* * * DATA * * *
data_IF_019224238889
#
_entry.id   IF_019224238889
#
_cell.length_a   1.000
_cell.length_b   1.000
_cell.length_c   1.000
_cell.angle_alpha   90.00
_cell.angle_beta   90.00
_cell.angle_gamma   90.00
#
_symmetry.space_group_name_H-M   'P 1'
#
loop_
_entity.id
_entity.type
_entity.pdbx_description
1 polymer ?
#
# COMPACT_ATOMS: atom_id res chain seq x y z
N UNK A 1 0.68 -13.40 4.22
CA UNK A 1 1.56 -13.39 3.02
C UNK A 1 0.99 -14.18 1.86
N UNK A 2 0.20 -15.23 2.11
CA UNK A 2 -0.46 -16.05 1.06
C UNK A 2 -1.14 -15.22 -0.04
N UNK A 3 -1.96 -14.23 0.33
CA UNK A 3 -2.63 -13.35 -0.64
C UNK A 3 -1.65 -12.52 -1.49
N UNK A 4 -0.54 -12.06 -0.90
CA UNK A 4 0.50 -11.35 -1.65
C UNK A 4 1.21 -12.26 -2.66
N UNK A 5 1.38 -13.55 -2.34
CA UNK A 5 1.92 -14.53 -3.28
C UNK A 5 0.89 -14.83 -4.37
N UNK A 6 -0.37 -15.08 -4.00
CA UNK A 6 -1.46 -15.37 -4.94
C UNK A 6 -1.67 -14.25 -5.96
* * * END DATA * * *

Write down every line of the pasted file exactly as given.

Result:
data_IF_019224238889
#
_entry.id   IF_019224238889
#
_cell.length_a   1.000
_cell.length_b   1.000
_cell.length_c   1.000
_cell.angle_alpha   90.00
_cell.angle_beta   90.00
_cell.angle_gamma   90.00
#
_symmetry.space_group_name_H-M   'P 1'
#
loop_
_entity.id
_entity.type
_entity.pdbx_description
1 polymer ?
#
# COMPACT_ATOMS: atom_id res chain seq x y z
N UNK A 1 0.68 -13.40 4.22
CA UNK A 1 1.56 -13.39 3.02
C UNK A 1 0.99 -14.18 1.86
N UNK A 2 0.20 -15.23 2.11
CA UNK A 2 -0.46 -16.05 1.06
C UNK A 2 -1.14 -15.22 -0.04
N UNK A 3 -1.96 -14.23 0.33
CA UNK A 3 -2.63 -13.35 -0.64
C UNK A 3 -1.65 -12.52 -1.49
N UNK A 4 -0.54 -12.06 -0.90
CA UNK A 4 0.50 -11.35 -1.65
C UNK A 4 1.21 -12.26 -2.66
N UNK A 5 1.38 -13.55 -2.34
CA UNK A 5 1.92 -14.53 -3.28
C UNK A 5 0.89 -14.83 -4.37
N UNK A 6 -0.37 -15.08 -4.00
CA UNK A 6 -1.46 -15.37 -4.94
C UNK A 6 -1.67 -14.25 -5.96